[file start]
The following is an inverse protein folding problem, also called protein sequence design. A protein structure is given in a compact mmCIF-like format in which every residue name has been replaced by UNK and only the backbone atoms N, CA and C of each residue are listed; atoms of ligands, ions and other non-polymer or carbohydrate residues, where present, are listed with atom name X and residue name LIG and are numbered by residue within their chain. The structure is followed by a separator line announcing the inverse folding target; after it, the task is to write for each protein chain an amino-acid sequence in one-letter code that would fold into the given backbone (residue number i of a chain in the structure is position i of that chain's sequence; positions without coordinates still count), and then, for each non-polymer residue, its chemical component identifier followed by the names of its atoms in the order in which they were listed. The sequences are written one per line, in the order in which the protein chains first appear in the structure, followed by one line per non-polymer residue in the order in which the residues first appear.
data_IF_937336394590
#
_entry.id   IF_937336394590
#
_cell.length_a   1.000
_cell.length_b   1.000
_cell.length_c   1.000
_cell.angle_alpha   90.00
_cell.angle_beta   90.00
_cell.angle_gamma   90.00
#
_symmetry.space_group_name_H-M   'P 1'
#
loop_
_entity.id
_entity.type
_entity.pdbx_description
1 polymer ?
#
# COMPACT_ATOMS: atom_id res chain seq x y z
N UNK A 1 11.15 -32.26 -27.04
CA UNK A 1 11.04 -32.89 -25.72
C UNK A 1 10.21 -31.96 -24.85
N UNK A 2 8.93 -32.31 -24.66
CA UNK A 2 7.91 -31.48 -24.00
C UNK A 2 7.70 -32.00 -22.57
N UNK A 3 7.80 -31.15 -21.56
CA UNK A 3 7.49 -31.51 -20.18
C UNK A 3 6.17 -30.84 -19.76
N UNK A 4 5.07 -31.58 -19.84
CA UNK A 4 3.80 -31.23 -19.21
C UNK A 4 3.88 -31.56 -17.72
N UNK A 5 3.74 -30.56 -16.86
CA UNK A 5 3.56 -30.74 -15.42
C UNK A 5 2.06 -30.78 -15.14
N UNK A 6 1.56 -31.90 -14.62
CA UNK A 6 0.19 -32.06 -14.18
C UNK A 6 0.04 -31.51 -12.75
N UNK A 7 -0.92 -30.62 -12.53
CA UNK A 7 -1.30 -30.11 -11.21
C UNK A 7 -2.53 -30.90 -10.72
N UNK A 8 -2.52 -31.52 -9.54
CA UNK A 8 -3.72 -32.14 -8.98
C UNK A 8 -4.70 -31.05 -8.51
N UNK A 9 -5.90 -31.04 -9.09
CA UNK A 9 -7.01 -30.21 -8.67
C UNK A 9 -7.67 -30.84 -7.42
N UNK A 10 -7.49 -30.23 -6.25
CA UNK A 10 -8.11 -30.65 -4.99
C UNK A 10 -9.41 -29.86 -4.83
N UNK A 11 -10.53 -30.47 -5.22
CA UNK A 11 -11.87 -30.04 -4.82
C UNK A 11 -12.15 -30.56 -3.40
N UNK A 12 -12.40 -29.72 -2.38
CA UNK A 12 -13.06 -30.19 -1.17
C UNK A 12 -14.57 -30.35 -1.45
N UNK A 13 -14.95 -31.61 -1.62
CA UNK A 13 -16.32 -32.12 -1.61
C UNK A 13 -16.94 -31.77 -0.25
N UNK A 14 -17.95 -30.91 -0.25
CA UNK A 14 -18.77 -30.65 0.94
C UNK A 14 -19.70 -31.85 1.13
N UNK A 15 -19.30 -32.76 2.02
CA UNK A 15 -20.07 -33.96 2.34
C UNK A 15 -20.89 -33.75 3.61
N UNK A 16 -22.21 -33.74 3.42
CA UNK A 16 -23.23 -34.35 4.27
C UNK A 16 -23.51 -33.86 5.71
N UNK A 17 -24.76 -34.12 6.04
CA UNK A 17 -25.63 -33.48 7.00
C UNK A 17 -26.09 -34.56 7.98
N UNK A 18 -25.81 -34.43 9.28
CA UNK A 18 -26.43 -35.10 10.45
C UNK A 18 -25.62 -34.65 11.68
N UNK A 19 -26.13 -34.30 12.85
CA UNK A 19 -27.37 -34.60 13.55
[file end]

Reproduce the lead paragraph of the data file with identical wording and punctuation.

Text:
The following is an inverse protein folding problem, also called protein sequence design. A protein structure is given in a compact mmCIF-like format in which every residue name has been replaced by UNK and only the backbone atoms N, CA and C of each residue are listed; atoms of ligands, ions and other non-polymer or carbohydrate residues, where present, are listed with atom name X and residue name LIG and are numbered by residue within their chain. The structure is followed by a separator line announcing the inverse folding target; after it, the task is to write for each protein chain an amino-acid sequence in one-letter code that would fold into the given backbone (residue number i of a chain in the structure is position i of that chain's sequence; positions without coordinates still count), and then, for each non-polymer residue, its chemical component identifier followed by the names of its atoms in the order in which they were listed. The sequences are written one per line, in the order in which the protein chains first appear in the structure, followed by one line per non-polymer residue in the order in which the residues first appear.